There’s been some small controversy lately about whether or not image search results should be displayed with data automatically attached, or only when the image is rolled over.
I’m not satisfied by either approach, since you still have to scan each image sequentially across and down the page to find anything vaguely resembling what you may be looking for -unless you are looking for e.g. ‘anything yellow,’ in which case you should perhaps have your internet licence revoked.
People forget that they aren’t able to perceive the entire visual field simultaneously at high resolution, because they usually have the freedom to make eye and head movements of the type that conventional image search demands -think about scanning a team photograph for the face of your favourite nephew: you can only do it by a serial scan process, not all at once.
Today’s invention makes use of this fact about perception, together with another one. We can identify images easily in around 150 ms. I therefore suggest that image search results be displayed one at a time, every 200 ms -as in a slide show. When you spot an image that is of interest, simply click on it to stop the process for a more detailed look.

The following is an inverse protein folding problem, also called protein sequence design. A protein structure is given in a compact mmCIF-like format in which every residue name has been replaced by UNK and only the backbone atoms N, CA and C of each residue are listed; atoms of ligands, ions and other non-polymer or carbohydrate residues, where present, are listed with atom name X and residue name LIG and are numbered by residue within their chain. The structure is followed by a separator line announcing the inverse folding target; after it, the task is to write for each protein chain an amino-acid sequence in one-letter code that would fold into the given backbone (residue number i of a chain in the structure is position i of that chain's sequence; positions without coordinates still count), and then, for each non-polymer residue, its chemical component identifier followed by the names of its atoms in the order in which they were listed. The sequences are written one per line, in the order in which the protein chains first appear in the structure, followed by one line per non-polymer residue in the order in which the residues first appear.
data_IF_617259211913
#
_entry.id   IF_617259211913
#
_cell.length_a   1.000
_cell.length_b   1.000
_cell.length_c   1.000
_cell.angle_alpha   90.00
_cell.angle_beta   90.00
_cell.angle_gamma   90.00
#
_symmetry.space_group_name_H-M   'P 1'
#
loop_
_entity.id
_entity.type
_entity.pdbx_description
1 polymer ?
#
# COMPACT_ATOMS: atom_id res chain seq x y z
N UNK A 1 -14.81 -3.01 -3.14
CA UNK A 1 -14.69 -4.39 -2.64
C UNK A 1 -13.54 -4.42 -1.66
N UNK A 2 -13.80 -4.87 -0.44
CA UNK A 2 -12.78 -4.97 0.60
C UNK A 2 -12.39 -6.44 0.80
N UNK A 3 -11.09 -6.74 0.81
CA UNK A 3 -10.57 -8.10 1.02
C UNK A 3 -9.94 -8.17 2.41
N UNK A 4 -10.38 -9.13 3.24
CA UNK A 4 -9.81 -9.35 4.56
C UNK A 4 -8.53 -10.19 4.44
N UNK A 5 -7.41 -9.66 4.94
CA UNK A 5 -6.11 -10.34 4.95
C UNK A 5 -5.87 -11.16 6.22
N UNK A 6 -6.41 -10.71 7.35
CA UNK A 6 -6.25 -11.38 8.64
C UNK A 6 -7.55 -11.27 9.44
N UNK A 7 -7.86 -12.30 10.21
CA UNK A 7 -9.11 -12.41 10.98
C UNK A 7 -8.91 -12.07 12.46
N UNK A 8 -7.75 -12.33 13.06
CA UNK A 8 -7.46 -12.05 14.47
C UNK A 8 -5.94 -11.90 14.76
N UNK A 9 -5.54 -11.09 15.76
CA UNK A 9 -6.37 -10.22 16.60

This would enable reliable inspection of 300 images per minute: much faster than can be achieved when including the additional time taken to scan between them arrayed on a page. It would also allow images to appear at greater resolution than in their present, postage-stamp size.
(In fact, the rate of inspection could probably be increased further, without actually losing much recognition capability).